A lot is being said nowadays about the use of Facebook to grow and promote your business. Many people enter the social media fray with little or no experience/understanding on what constitutes acceptable or effective behavior/practices as it relates to social networking platforms like Facebook.
For most of us real estate professionals, it's been ingrained into our marketing minds very early on to blatantly self-promote ourselves at every opportunity, shamelessly plastering our glamor shots and website addresses on bus benches, shopping carts, refrigerator magnets, and every conceivable vertical surface known to man, ad-nauseam.
Thus, when we first attempt to ride the popular wave of social media marketing, our initial feeble efforts tend to be rather 'spammy' (see definition of SPAM) and somewhat annoying to those who encounter our 'interruption marketing' (See Seth Godin's books 'Unleashing the Idea Virus' and 'Permission Marketing').
Here's just a few practical tips I've learned along the way that may help you better navigate the social media waters and avoid making any painful or unsightly belly flops:
Jump In - The Waters' Fine!
1. Jump In, the Water's Fine!
It continues to amaze me how many people I encounter who are reluctant to use sites like Facebook for business purposes or refuse to engage in any social media platforms in general. One of the most basic fundamental elements of a successful real estate practice is to develop and expand an active SOI (Sphere of Influence), and make meaningful 'touches' with the people within your sphere. Social media simply offers you one more way to make those 'touches,' through digital means, faster and more efficiently than traditional methods. Social media should never supplant your tried and true traditional marketing methods, but serve to augment/compliment what you've used successfully in the past.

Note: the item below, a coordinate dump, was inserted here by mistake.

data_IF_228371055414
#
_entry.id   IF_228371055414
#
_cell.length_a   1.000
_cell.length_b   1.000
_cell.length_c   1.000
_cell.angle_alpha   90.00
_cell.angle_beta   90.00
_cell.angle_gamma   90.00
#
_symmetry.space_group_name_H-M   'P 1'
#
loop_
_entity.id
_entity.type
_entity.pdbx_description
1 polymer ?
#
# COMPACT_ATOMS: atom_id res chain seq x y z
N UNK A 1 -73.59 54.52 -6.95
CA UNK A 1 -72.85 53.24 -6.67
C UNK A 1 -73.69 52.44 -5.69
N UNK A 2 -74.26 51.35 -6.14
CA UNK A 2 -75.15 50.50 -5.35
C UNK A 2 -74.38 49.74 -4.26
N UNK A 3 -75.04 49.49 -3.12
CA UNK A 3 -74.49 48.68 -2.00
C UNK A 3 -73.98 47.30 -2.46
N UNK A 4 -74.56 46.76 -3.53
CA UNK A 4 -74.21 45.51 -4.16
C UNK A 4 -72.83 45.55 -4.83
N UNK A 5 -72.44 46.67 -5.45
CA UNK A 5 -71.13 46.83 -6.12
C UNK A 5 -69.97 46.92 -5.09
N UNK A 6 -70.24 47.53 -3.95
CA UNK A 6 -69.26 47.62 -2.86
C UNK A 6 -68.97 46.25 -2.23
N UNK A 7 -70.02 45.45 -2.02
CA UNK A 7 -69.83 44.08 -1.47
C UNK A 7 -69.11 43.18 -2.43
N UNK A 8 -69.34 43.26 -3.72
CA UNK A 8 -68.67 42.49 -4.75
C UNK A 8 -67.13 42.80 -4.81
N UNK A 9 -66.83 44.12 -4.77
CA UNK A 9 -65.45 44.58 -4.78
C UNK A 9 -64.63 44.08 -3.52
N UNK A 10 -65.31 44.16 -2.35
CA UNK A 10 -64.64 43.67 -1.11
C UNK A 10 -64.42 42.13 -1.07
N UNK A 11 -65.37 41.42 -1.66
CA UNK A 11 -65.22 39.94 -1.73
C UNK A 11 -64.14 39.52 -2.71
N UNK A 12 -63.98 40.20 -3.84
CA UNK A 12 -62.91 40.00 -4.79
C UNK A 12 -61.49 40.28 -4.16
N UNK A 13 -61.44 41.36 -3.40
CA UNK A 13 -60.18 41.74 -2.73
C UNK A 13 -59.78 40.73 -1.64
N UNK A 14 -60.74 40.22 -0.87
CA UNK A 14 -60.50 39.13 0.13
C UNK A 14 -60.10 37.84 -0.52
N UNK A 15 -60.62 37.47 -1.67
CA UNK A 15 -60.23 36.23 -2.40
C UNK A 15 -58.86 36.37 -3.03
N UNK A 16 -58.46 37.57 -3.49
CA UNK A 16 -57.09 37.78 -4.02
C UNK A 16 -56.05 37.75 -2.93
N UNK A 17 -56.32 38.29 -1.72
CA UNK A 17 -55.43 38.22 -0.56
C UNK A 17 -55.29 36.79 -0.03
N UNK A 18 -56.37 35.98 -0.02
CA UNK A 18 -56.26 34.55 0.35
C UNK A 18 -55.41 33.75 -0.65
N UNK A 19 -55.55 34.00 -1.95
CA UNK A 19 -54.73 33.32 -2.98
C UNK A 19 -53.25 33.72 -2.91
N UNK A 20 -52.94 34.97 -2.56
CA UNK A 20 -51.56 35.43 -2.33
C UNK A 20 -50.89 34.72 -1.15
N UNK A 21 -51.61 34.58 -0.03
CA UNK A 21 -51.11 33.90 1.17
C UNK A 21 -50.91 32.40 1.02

Separation of Church and State
2. The Separation of Church and State
There are some purists out there who believe you should keep all of your business dealings completely separate from your personal life when it comes to your social network involvements like Facebook. While using a personal profile to promote a business is against the Facebook Terms of Service (The powers that be on Facebook have been known to boot members who do so), I find it difficult and unrealistic to completely remove my Realtor® hat just because I happen to be engaging people socially in a virtual setting. Now that doesn't mean that I post my website URL into every comment that I make or that I publish endless listings to my wall. On the contrary, any real estate related content is the exception, rather than the norm on my personal page. But the point being is that real estate is a huge part of my life and a natural extension of who I am. There is always going to be a certain amount of business bleed-over onto my Facebook personal profile page.
A Page By Any Other Name...
3. Create a Facebook Business Page
For the purists and non-purists alike, the Facebook Page allows you to publish and promote your business to your heart's content without fear of any TOS repercussions. The real key to achieving solid readership/traffic (Likes) is consistently posting good consumer-valued content to your page. Most of the time, people create a Facebook Page that is agent/broker specific, like 'Bill Smith - Harper County Real Estate.' Consider instead of making a Facebook Page that highlights your specific market area. A perfect example of this would be Dale Chumbley's '365 Things to Do in Vancouver WA.' One of the tools you can use to help efficiently syndicate content to your Facebook Page is Roost.
Go To Where the Conversations Are!
4. Connections and Communication
At the turn of the century, everyone congregated down at the General Store, sitting around the pot belly stove, sharing their lives. Later, it became the office and gossip around the water cooler. These days, people connect and communicate through the use of social media and mobile technology. Some clients like to text, others tweet or poke.
In one of my former employments, I was responsible for export sales to customers in Japan and made several trips there. I made the point of learning some basics of the Japanese language which made a huge difference in the degree of my success in forging relationships with my foreign clients. The importance of communication never changes, but the way in which we communicate does. We must learn the language that newer generations are speaking.
The power of social media is something we cannot afford to ignore, but need to effectively leverage in order to grow our sphere and expand our digital footprint.
~ o ~ o ~ o ~ o ~ o ~
Rich Jacobson is a licensed real estate professional with Windermere Real Estate, providing knowledgeable empowerment and relentless representation for his clients of residential properties and vacant land throughout all of Kitsap County WA and portions of Pierce, Mason, and Jefferson Counties. You can also find him at KitsapLife, SoundBiteBlog, and Crabbing in the Hood, or e-mail: email@example.com